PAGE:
This past week at the summit a major topic was interest rate transparency, as some MFIs have come under fire for charging relatively high rates and allowing "mission drift" to move them to a priority of high profits instead of the original mission of poverty alleviation. Long time microfinance insider Chuck Waterfield has taken the initiative to address these concerns, launching MicroFinance Transparency.
A highlight for me was the lively discussion between Professor Muhammed Yunus, Damian von Stauffenberg (the founder of MicroRate), and Chuck. They debated the importance of the profit motive in growing microfinance, with Yunus holding firm to the ideal of not making a profit, seeking only to break-even and pass any potential profits back to the clients. In my view microfinance has always been a profitable business proposition, with profit driving the ability to expand the reach of poverty alleviation efforts. Perhaps the debate should be reframed around reinvesting profits to expand reach vs. passing profits on to outside investors. Or is it possible to do both?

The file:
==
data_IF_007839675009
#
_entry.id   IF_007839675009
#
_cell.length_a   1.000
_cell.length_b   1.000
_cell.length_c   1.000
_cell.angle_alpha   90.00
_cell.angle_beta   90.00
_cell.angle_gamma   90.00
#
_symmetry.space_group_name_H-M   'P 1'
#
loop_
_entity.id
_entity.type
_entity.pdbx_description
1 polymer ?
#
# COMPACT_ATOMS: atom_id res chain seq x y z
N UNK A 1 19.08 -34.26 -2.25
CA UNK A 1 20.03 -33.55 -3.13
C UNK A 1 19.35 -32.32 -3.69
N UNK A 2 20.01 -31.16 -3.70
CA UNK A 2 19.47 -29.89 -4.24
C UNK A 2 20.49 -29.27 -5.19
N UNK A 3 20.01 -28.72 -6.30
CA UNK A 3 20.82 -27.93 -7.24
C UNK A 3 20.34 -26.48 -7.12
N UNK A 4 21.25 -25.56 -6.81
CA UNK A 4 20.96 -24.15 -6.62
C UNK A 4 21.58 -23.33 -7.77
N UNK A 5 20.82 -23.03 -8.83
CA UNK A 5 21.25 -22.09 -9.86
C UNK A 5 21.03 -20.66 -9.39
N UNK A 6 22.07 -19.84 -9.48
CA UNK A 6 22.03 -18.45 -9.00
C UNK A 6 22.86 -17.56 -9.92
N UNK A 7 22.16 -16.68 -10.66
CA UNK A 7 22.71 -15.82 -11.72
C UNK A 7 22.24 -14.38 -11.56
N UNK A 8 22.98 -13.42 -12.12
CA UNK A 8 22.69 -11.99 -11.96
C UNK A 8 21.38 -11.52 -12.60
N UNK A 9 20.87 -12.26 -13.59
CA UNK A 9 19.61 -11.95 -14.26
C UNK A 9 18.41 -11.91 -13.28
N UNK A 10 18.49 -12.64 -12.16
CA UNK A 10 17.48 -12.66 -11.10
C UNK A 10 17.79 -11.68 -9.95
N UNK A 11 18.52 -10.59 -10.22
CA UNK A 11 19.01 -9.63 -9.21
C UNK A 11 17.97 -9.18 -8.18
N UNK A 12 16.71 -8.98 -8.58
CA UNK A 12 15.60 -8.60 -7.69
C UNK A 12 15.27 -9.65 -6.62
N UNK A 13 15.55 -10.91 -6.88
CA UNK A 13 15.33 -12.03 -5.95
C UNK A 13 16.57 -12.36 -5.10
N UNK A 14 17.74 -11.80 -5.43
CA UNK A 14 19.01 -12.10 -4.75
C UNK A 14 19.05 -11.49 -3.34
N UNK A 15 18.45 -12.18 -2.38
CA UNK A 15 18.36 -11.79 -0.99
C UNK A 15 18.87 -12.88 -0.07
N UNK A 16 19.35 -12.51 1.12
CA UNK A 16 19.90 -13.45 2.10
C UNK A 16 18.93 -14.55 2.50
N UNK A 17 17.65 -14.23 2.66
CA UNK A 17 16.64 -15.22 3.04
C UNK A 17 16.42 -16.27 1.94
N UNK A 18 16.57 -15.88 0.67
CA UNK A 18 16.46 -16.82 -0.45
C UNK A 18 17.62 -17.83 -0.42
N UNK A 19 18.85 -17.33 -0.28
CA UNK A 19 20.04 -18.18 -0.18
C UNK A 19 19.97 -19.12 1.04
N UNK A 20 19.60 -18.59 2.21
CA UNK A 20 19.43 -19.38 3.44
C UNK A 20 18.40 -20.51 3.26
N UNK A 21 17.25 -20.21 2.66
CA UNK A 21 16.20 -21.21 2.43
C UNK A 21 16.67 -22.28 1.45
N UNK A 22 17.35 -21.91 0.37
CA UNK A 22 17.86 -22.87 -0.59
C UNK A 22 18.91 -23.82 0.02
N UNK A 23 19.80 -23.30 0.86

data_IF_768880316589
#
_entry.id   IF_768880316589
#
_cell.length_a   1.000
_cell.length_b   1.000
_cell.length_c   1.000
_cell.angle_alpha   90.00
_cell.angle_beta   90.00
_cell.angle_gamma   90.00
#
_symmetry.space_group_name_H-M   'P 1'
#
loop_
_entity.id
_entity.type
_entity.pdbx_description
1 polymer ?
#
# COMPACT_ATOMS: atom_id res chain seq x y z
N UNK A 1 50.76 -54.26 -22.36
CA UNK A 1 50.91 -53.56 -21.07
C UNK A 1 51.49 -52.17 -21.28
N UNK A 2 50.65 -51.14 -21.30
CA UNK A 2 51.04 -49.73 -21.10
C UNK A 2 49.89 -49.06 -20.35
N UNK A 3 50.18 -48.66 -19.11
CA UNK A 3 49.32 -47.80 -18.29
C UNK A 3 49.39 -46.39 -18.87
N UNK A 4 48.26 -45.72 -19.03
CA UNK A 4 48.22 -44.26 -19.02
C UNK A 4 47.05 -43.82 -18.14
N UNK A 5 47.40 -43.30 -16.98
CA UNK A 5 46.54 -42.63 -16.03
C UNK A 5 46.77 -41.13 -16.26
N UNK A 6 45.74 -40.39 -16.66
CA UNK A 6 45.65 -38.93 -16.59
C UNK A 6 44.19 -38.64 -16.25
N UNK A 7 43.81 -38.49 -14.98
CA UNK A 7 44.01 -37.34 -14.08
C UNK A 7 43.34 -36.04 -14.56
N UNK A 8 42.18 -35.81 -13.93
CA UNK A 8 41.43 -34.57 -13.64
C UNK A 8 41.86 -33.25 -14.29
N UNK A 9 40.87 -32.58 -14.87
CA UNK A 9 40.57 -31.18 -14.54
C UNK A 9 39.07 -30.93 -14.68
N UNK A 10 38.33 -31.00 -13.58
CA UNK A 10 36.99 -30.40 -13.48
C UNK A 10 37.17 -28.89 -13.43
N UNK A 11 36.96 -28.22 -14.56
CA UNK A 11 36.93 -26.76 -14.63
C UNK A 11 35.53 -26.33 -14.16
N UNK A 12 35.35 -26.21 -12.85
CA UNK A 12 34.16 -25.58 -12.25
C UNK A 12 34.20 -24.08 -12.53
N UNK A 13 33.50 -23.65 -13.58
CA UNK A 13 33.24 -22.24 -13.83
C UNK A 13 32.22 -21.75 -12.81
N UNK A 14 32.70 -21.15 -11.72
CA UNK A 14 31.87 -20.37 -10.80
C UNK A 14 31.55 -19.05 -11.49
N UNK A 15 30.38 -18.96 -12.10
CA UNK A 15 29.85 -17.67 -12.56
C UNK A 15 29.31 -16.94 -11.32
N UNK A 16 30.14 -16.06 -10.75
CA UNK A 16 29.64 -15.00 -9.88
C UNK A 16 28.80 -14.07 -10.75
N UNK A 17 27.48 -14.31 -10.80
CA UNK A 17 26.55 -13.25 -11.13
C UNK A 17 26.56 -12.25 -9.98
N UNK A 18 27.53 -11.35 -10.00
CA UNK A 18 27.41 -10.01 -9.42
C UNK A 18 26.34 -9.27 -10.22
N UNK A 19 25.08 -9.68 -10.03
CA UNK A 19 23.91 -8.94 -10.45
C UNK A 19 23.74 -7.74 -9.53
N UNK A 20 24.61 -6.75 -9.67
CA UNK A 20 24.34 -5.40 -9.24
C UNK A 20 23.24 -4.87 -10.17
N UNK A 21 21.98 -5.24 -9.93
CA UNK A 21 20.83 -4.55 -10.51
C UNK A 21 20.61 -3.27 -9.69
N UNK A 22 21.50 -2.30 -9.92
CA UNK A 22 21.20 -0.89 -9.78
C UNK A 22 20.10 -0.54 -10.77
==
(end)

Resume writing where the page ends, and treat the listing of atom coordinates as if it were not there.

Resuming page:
The topic is getting great press in the Wall Street Journal, BusinessWeek, Forbes, and many more (100+ stories listed when I searched Google News). It's great to see this positive move coming from inside the Microfinance community to address these issues now rather than later.
With current energy price pressures, environmental degradation, and climate change looming, we at GreenMicrofinance hope to lead a similar movement among MFIs, disclosing standardized metrics of environmental impact and sustainablility.